Broad Street – so far

I have continued the process of collecting primary visual research by returning to Broad Street to sketch and photograph. This has been useful both to provide me with resources to draw from in workshops as well as giving me a better feel for the topic of Stamford and furthering inspiration.

We were set the task of producing a line drawing to be traced onto a perspex plate for a dry-etch print. I chose to draw from a piece of text from The Stamford Mercury in 1871 detailing the events of riots against the anti temperance society. I selected the line “stamping the floor” and “the demon drink” from the text and depicted a pair of stamping feet and a menacing shadow. I researched into the style of footwear common during this era and found sources stating that hessian boots were common.

This piece of text, along with exploration of the nature of Stamford as a town, has inspired me to explore the topic of binge drinking culture in modern society. I have done an initial search into studies on the topic and there appears to a wealth of resources. I also have in mind a number of primary resources that I can draw upon for this purpose. I want to explore this idea because I am interested in the way that in contrasts with Stamfords image of being a quiet, idyllic, historical town that is well known as being highly desirable in terms of property.

I would like to explore the possibilities of pottery and ceramics further and while considering this the work of Grayson Perry came to mind. He is well known for his ceramic work; at first glance intricately decorated pots, however upon closer inspection they often depict scenes of social comment or discord, at odds with their beautiful appearance. This style harks back to the classical pottery of the ancient Greeks who immortalised myths and legends of their society by illustrating them on ornamental pots and urns.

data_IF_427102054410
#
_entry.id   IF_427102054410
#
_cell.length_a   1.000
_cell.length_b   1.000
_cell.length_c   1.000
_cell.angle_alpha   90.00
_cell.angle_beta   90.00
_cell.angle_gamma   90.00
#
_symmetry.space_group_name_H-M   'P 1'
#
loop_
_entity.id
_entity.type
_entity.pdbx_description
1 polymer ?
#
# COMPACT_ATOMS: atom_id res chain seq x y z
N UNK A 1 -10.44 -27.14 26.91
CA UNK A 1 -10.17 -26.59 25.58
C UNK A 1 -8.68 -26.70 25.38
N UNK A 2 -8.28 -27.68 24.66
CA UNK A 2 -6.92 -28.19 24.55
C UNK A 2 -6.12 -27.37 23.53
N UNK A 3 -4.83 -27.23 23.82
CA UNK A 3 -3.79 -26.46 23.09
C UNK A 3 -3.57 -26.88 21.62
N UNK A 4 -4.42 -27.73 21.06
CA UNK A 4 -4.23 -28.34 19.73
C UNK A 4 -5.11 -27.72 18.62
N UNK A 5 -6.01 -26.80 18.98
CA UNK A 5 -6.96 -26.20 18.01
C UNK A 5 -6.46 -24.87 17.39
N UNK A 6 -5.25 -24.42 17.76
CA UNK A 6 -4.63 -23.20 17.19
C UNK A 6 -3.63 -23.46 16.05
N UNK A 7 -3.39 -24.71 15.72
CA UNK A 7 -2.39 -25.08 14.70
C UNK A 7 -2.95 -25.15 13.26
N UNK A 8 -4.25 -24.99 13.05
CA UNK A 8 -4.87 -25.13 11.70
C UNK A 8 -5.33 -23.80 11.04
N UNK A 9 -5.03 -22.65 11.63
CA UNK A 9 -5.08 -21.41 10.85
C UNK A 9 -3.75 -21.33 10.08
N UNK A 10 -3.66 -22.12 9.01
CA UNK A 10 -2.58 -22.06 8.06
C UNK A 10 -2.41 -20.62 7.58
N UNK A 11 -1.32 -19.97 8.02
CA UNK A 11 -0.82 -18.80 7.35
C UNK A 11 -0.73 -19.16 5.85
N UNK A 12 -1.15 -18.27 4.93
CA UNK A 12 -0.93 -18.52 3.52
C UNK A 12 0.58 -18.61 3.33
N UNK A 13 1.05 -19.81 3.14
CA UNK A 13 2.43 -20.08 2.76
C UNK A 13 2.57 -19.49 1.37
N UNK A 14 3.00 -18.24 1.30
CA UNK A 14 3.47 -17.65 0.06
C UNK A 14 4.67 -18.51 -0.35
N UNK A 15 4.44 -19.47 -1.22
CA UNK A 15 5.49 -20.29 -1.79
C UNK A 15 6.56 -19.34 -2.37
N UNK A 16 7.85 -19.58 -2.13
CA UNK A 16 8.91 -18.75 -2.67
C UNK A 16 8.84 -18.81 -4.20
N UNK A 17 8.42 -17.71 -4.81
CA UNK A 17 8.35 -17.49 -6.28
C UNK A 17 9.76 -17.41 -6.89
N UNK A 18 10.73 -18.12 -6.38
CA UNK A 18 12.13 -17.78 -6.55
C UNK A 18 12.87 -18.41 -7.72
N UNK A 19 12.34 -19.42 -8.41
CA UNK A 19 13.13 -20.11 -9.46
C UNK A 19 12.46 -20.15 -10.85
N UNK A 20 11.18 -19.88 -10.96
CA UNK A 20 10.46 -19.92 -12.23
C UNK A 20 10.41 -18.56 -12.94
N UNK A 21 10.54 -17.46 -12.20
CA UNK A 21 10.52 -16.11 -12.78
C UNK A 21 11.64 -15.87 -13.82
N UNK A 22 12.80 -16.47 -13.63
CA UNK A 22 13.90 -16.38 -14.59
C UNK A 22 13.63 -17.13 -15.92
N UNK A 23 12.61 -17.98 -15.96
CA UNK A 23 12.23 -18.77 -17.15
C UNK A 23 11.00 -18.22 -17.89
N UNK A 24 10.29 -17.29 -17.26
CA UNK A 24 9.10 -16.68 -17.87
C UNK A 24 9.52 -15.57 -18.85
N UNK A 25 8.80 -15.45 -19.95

For centuries reading & writing was reserved for those with wealth and status so the majority of forms of communication were visual. For example it was not until The Reformation in the 16th century that The Bible began to be translated into English (Latin being the preferred language of the educated of the time), allowing ‘common-folk’ the opportunity to read religious scripture for themselves. Before this they relied upon sermons in church along with the aid of the visual interpretations in stained glass windows.
However paper books as we know them were still rare and expensive in Medieval times as they had to be written by hand. It wasn’t until the development of the printing press in the mid-15th century, credited to German inventor Johannes Gutenberg, that printed material became more common. It was at this point that literacy rates began to rise.
In the centuries that followed came the invention of the newspaper and, in the wake of the Industrial Revolution, the rise of recreational reading; that is, reading for entertainment rather than education or religious study.

This concept of story-telling combined with my interests of graphic novels, pottery and the work of Grayson Perry have inspired several new avenues of exploration:

  • The traditional pottery of the Stamford area
  • The work of Grayson Perry along with other artists involved in ceramics and/or graphic novels
  • History of storytelling, illustration and publishing
  • First hand experimentation with clay and the potters wheel

Sources: 

http://connection.ebscohost.com/literature/literacy/history-literacy

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